Looks at the sources of stability and instability in post-Soviet authoritarian states through the case study of President Lukashenka's firm hold on power in Belarus. In particular, it seeks to understand the role of energy relations, policies, and discourses in the maintenance of this power. The central empirical question Balmaceda seeks to answer is what has been the role of energy policies in the maintenance of Lukashenka's power in Belarus? In particular, it analyzes the role of energy policies in the management of Lukashenka's relationship with three constituencies crucial to his hold on power: Russian actors, the Belarusian nomenklatura, and the Belarusian electorate. In terms of foreign relations, the book focuses on the factors explaining Lukashenka's ability to project Belarus' power in its relationship with Russia in such a way as to compensate for its objective high level of dependency, assuring high levels of energy subsidies and rents continuing well beyond the initial worsening of the relationship in c. 2004.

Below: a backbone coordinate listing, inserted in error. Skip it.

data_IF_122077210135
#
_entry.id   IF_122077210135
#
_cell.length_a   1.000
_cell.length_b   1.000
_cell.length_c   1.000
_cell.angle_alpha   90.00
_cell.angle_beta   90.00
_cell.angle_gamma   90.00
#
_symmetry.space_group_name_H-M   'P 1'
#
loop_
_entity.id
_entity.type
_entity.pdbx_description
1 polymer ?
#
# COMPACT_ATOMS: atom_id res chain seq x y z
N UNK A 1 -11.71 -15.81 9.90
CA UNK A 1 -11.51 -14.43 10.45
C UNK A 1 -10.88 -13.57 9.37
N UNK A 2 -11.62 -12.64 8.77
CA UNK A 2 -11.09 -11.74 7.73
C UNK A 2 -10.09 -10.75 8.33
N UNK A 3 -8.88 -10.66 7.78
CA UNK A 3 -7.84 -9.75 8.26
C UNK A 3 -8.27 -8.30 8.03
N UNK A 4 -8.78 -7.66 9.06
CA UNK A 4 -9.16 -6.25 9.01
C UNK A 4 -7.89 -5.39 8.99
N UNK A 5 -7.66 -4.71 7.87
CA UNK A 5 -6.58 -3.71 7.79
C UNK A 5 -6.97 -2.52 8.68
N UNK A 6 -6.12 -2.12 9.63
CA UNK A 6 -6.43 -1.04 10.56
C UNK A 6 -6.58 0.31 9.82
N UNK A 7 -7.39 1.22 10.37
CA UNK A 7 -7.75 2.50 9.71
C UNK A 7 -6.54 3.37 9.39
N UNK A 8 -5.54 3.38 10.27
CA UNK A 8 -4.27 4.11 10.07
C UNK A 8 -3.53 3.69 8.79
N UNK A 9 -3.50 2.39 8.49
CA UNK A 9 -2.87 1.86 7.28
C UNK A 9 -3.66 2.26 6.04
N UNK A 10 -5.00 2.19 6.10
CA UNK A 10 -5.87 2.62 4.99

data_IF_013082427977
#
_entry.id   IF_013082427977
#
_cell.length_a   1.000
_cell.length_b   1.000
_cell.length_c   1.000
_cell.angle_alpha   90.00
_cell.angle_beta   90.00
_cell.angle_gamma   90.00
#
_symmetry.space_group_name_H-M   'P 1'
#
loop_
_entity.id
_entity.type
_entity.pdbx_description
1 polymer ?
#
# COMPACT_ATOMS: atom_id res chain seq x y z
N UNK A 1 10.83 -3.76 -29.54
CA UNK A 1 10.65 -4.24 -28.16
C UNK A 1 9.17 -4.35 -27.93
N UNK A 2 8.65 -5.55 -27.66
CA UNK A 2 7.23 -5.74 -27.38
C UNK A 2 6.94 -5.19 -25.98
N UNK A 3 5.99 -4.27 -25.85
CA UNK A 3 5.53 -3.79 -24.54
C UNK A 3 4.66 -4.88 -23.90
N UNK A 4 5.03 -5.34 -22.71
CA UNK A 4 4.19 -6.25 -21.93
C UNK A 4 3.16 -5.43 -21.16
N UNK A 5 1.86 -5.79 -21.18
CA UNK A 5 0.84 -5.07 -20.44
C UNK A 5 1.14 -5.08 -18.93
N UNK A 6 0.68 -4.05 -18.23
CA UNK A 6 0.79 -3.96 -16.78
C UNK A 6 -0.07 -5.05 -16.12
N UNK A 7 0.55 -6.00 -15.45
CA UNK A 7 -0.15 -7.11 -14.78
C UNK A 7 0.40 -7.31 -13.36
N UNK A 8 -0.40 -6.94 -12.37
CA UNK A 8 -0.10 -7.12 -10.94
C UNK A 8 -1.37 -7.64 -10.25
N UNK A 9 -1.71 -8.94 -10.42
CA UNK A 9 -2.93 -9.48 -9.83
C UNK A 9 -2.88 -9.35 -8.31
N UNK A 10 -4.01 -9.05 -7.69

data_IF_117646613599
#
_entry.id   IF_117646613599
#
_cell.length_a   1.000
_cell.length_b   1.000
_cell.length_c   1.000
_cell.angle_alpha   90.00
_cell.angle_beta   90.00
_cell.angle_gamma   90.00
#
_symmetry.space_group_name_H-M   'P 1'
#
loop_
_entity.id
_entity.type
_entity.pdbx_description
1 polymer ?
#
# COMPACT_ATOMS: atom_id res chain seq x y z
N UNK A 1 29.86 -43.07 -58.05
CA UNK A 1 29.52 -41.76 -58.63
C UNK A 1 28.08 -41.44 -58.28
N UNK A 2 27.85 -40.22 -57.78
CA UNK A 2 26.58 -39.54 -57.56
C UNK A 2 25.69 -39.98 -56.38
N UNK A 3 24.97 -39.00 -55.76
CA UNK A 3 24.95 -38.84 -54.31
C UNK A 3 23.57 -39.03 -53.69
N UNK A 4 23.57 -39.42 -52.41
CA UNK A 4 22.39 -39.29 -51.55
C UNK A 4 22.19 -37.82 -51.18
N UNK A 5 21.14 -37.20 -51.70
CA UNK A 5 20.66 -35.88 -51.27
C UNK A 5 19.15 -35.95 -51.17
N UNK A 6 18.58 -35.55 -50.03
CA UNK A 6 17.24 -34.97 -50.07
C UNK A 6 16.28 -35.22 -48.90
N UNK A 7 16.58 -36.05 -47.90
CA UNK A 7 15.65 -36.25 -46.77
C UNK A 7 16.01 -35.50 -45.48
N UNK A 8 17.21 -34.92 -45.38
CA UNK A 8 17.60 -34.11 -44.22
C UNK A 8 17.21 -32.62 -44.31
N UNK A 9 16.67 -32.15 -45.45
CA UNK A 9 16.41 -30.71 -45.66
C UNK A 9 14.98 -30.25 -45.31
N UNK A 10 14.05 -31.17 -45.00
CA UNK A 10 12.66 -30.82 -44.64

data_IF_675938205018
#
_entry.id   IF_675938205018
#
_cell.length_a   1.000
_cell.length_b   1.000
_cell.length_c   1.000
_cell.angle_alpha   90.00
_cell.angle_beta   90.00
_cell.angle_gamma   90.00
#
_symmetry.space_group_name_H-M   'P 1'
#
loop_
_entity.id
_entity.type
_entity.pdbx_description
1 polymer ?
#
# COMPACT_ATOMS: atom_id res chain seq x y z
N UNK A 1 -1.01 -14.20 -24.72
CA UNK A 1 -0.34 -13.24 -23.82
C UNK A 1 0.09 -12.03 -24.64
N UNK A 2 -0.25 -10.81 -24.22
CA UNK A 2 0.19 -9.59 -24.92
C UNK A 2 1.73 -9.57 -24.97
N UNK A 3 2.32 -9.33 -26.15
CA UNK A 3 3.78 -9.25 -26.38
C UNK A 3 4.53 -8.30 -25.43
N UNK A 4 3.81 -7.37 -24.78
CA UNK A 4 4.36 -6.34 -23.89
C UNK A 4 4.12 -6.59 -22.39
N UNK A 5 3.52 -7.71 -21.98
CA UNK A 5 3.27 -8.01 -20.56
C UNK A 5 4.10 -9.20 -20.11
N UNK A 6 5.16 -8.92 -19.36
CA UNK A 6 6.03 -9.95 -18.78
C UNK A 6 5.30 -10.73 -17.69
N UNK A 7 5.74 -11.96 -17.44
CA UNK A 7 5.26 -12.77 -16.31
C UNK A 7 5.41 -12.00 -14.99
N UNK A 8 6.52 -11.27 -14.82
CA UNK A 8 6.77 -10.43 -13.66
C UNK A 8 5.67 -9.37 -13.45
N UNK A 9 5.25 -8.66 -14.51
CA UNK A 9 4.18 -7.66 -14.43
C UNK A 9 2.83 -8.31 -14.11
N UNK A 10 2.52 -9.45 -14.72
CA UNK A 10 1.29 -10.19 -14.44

In terms of domestic relations, Balmaceda examines Lukashenka's specific use of those energy rents in such a way as to assure the continuing support of both the Belarusian nomenklatura and the Belarusian electorate.